You’ve probably read the old, “eat the rainbow” piece of advice in most articles about balanced nutrition and a balanced diet plan. You’re thinking red – tomatoes. Orange – a carrot or two. How on earth do you eat blue? Okay, so we’re exaggerating a little, but here are some guidelines to and reasons for actually eating the rainbow. You’ll find that a variety of foods with different hues will help maximise the nutritional benefits you reap from eating fruits and veg. The various colours each present their own compounds that your body metabolises and uses to function. Getting as much variety in your fruit and vegetable choices as possible will help you achieve an important part of a balanced diet.
Fruits and veg with a red hue or deep red pigment contain a nutrient called lycopene. Studies show that lycopene is extremely beneficial in cancer prevention, including stomach and lung cancers. It’s an antioxidant that protects cell structures and your DNA from free radical cells that cause damage to healthy cells which can then lead to tumour development. Look for:
- blood oranges
The list is as long as your arm, so just traipse down the fresh produce aisle.
Orange you healthy
Orange and yellow produce contain cryptoxanthin and beta-carotene, which are two optimum nutrients to fight against mental and physical ailments. You’ve heard that carrots will keep your vision sharp, but the beta-carotene also helps with cognitive function and memory decline. The cryptoxanthin has been proven to help fight against cancer and some research even suggests a slower development of rheumatoid arthritis. Try adding:
- pumpkin or butternut
- sweet potatoes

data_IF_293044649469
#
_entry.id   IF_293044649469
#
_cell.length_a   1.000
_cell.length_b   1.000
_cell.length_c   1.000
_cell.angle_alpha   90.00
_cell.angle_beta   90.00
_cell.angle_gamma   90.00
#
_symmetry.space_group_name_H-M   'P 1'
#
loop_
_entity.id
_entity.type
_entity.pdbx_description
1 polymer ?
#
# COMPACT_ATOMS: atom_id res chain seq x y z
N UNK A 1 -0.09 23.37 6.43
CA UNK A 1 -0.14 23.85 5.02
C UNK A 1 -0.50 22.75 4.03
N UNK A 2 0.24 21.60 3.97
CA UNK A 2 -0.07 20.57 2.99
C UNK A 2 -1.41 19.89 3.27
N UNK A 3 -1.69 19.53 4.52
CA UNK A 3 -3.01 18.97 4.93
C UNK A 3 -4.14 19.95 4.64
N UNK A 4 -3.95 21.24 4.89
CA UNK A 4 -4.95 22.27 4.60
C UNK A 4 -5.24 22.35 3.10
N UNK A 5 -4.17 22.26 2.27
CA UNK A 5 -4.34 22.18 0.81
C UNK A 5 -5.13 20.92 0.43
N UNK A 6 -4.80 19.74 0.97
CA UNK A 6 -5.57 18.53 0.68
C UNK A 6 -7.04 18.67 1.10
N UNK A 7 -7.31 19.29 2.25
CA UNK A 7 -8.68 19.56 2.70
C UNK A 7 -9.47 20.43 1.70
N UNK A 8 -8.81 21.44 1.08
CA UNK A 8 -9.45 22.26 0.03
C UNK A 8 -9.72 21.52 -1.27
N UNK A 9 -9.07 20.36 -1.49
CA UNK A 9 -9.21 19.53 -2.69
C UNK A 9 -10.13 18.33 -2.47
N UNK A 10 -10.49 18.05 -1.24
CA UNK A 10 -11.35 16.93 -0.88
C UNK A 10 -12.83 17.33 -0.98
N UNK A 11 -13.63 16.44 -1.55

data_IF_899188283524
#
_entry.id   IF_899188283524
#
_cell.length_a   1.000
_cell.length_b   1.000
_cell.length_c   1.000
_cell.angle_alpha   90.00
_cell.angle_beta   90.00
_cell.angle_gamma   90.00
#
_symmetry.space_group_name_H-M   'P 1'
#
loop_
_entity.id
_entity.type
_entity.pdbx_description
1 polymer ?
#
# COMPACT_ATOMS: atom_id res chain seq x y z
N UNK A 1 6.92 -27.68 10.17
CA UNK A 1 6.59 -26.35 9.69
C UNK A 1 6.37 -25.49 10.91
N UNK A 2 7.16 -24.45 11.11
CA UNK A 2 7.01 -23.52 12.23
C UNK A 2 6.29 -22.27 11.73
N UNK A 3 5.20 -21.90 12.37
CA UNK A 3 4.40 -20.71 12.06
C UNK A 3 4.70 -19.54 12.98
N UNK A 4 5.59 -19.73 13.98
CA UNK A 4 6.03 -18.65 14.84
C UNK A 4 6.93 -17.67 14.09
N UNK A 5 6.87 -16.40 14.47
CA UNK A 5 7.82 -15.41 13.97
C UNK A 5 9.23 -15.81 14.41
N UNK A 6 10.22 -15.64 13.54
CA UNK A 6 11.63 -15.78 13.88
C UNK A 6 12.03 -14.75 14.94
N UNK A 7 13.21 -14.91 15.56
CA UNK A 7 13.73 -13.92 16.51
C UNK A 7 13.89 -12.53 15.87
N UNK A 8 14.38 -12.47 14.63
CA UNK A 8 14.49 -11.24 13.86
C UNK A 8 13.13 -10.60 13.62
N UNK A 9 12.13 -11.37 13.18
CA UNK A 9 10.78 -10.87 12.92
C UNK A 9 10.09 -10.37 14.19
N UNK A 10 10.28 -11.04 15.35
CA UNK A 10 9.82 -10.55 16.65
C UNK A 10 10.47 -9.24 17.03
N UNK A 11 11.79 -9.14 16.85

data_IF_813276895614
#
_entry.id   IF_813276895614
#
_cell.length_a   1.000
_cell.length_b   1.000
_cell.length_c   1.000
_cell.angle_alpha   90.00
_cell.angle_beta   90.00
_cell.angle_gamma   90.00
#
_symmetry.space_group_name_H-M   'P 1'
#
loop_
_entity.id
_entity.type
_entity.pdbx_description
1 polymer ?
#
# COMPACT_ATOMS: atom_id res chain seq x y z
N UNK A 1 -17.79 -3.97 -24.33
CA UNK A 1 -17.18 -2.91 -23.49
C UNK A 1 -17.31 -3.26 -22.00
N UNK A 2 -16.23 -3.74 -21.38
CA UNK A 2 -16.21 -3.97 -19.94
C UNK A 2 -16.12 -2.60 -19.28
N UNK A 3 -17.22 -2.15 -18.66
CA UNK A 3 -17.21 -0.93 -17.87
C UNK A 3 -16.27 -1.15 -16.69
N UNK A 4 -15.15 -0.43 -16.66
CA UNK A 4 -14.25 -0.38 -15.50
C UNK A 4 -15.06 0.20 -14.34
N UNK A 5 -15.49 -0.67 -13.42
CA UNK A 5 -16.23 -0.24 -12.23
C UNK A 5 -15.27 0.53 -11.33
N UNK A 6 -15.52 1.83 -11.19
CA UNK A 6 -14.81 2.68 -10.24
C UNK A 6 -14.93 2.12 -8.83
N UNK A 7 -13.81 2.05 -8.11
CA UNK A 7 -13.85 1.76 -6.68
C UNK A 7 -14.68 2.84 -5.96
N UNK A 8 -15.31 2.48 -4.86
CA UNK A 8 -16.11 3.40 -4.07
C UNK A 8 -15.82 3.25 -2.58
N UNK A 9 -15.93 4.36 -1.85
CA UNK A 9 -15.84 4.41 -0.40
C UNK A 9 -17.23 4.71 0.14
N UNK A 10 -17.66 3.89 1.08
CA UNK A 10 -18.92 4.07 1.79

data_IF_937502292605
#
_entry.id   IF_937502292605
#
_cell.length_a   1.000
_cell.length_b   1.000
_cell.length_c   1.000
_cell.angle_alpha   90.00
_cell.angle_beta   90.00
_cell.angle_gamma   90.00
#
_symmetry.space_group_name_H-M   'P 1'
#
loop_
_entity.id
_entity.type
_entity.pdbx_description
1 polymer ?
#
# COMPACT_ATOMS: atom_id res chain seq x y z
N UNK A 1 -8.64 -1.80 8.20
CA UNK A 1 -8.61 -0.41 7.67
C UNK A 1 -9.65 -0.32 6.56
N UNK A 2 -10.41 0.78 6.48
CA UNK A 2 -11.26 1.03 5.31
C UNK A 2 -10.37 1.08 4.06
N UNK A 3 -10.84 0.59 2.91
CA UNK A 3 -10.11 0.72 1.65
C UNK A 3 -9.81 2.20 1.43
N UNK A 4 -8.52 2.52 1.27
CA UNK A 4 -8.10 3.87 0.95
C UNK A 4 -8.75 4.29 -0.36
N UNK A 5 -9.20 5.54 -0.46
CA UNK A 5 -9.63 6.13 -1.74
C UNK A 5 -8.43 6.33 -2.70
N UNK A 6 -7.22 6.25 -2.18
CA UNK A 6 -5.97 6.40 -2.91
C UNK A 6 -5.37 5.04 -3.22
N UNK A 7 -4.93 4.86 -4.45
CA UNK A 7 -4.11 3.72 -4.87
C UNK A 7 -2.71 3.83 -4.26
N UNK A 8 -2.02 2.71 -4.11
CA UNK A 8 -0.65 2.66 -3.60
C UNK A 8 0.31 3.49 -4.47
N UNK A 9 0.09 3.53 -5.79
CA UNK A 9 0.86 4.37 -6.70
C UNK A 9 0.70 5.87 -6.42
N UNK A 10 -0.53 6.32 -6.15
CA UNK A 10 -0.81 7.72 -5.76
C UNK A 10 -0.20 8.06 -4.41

This particular shade of produce is never in short supply, all year round.
The words ‘dark leafy greens’ are probably top of mind for anyone who has ever searched for food as medicine. Broccoli is almost always the answer to everything, purely because it contains nutrients that protect your eyes, heart and immune system in general. Lutein and zeaxanthin keep us from going blind and reduce the risk of optical degeneration as we age. Every daily serving of leafy greens reduces the risk of heart disease by nearly 11%. Greens also contain loads of vitamins A and C, which help your body metabolise other nutrients and reduce cholesterol. Try adding:
- bok choy
- green beans
- And don’t forget the miraculous kale!
Just look for the green stuff.
Purple or Blue it’s up to Hue
These varieties of fruit and veg are rich in anthocyanins that prevent tumours and contain anti-inflammatory properties. They help reduce and ease arthritic pain and protect against heart disease. These foods have been closely linked to immunity and cell strength in cancer patients undergoing chemotherapy. Purple and blue veg are not in short supply. There are a few that will surprise you, so look for interesting varieties as you shop.
Keep your eye out for these (and others)
- figs and plums
- purple cabbage
- eggplant (aubergine)
- purple potatoes
The best Brownie recipe
Beans are technically legumes, not fruits or vegetables, but they are still an important part of the rainbow. Thankfully, beans aren’t so hard to incorporate into your diet since veganism and vegetarianism have become more prominent diet choices for people. Beans are an excellent source of folate – a variety of B vitamins that help prevent damage to arteries. Beans are great in soups and salads as a start.
There are lots of recipes that use
- black beans,
- broad beans
- cannellini beans
- red beans
- lentils and
- chickpeas (more commonly)
There are a million and one ways to get a variety of colours into your diet throughout the week. You don’t have to eat every colour every day, but it’s important to get them in wherever you can. Take a stroll down the produce aisle and marvel at the rainbow you get to eat.